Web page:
Avast has revealed new details about the 2017 CCleaner hack. Speaking at a conference in Mexico, the company's researchers said they uncovered new evidence to suggest that the hackers who breached CCleaner's infrastructure were preparing to deploy a third malware strain on infected computers.
Earlier today, Avast published a full list of companies affected by the second-stage CCleaner malware, as part of its ongoing investigation into the CCleaner hack that took place last week.
According to Avast, the database where the CCleaner hackers were collecting data from infected hosts ran out of space and was deleted on September 12, meaning information on previous victims is now lost to investigators and the number of computers infected with the second-stage backdoor payloads may be larger than initially believed.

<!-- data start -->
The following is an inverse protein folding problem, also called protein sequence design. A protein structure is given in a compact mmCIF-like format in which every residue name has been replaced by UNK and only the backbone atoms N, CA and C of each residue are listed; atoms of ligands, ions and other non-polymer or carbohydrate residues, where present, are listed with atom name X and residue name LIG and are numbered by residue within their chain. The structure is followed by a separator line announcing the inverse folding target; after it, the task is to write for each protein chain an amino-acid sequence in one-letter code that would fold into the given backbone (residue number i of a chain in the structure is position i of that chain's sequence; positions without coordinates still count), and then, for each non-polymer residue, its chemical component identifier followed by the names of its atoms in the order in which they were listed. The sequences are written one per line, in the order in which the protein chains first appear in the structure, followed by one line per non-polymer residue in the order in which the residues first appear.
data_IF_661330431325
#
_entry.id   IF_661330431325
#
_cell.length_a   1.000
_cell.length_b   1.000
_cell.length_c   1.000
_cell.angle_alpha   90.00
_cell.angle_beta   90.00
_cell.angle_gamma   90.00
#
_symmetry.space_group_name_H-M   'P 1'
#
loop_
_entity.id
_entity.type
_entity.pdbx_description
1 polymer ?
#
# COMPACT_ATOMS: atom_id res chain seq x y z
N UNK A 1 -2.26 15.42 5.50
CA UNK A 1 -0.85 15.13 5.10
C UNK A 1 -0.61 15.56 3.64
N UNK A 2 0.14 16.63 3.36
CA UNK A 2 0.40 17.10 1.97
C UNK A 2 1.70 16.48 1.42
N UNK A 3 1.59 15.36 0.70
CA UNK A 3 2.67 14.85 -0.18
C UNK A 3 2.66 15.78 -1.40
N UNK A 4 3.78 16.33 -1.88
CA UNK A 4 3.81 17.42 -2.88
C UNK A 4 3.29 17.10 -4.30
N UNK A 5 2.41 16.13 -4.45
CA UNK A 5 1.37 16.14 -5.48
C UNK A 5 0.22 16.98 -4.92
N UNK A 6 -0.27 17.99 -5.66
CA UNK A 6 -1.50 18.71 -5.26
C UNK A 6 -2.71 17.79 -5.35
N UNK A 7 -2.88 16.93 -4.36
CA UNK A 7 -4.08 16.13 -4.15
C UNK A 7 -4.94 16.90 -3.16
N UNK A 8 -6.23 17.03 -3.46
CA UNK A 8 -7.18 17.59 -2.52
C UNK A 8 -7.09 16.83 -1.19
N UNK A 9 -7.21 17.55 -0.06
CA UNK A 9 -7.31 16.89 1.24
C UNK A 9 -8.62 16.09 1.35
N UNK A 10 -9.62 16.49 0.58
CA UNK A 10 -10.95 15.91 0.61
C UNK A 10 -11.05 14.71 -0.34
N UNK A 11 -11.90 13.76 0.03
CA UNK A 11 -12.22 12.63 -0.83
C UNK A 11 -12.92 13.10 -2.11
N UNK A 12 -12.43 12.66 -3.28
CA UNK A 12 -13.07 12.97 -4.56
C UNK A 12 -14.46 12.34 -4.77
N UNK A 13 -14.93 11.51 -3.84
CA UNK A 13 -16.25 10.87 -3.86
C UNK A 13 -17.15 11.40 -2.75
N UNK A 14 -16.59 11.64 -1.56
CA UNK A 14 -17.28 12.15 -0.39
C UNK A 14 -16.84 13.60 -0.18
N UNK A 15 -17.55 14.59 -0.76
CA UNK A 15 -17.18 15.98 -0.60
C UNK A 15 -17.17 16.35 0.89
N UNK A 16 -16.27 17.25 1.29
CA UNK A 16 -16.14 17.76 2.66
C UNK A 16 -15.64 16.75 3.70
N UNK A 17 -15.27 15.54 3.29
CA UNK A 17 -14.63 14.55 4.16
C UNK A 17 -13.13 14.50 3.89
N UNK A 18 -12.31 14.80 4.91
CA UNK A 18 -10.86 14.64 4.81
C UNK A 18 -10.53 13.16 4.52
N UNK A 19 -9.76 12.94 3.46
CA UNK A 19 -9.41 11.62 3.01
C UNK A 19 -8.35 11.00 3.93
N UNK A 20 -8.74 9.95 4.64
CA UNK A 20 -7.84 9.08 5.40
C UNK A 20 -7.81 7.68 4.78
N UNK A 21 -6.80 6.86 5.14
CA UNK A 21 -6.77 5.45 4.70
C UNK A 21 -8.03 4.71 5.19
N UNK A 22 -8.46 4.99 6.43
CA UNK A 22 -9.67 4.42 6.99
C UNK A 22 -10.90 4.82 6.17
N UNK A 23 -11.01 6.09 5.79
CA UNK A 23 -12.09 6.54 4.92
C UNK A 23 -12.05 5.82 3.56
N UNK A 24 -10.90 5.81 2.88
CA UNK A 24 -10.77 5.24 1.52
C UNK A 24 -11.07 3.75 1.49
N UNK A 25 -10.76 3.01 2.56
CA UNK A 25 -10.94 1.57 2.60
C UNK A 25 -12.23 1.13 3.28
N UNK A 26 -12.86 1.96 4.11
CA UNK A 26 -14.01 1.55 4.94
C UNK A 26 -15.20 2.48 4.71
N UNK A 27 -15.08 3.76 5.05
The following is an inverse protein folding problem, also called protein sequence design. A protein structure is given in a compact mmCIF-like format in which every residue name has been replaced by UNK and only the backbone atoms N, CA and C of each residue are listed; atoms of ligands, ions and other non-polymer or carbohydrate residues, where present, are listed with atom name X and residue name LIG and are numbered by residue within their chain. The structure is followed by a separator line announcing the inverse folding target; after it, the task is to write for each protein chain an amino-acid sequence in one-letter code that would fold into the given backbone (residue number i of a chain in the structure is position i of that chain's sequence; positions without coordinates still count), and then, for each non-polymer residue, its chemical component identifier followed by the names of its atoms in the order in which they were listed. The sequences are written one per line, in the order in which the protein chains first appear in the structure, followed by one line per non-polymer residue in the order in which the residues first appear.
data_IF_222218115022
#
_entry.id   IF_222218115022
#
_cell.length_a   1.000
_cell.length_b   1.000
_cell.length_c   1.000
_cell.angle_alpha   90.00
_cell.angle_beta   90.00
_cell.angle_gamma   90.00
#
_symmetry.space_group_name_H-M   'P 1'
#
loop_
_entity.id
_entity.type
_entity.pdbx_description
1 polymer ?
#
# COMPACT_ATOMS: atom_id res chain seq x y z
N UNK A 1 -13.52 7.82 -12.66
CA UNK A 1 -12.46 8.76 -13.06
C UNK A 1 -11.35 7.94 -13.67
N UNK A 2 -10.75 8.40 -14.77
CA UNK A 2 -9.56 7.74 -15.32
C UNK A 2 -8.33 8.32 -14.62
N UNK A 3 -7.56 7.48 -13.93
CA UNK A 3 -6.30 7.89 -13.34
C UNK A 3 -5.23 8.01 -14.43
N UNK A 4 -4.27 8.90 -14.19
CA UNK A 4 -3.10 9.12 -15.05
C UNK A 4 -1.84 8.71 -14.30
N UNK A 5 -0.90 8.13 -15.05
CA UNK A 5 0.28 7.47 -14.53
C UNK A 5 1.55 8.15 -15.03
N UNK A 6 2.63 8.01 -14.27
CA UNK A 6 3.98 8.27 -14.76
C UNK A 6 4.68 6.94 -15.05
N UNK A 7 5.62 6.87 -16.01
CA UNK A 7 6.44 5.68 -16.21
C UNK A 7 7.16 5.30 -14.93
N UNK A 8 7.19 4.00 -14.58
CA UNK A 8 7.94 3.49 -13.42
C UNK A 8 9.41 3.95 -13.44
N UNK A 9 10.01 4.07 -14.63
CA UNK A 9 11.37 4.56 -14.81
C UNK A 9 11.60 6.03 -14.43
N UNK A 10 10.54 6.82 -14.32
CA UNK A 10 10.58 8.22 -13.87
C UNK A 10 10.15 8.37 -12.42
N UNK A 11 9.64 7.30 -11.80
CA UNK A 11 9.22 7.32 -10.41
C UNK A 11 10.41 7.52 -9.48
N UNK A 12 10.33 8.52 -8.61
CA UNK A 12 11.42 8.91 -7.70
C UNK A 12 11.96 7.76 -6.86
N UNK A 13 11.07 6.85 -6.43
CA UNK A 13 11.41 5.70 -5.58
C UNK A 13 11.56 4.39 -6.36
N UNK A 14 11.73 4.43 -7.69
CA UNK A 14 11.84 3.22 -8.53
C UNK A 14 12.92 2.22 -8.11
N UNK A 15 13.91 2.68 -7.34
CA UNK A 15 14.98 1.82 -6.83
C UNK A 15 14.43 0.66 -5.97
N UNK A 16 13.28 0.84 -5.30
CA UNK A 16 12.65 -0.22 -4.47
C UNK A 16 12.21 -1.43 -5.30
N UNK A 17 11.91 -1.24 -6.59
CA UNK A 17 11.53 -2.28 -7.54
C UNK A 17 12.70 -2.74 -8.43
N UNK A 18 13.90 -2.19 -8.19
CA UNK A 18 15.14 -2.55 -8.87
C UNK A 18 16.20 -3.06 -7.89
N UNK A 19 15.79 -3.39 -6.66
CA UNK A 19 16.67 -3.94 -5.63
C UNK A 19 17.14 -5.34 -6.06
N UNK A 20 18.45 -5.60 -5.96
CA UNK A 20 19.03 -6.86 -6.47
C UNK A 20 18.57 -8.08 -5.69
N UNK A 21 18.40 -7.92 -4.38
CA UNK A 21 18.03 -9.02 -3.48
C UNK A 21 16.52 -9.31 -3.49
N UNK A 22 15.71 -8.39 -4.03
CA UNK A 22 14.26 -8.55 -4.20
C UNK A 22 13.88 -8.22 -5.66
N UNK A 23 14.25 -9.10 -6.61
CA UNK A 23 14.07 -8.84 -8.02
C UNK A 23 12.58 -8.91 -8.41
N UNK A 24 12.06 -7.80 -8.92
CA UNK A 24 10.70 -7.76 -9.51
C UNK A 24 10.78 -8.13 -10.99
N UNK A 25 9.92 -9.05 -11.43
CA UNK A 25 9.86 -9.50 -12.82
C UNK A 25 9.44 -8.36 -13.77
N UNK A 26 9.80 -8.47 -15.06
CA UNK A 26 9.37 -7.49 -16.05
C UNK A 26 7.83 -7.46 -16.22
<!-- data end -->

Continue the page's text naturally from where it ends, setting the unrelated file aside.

The CCleaner hack that took place over the summer and came to light this week might have been carried out by an infamous cyber-espionage group believed to be operating out of China.
Avast published earlier today a post-mortem of the CCleaner malware incident, in the hopes to clarify some of the details surrounding the event that many of its users found troubling.
This article contains information and answers to frequently asked questions regarding the CCleaner malware incident and how to remove the malware-laced CCleaner version.
Version 5.33 of the CCleaner app offered for download between August 15 and September 12 was modified to include the Floxif malware.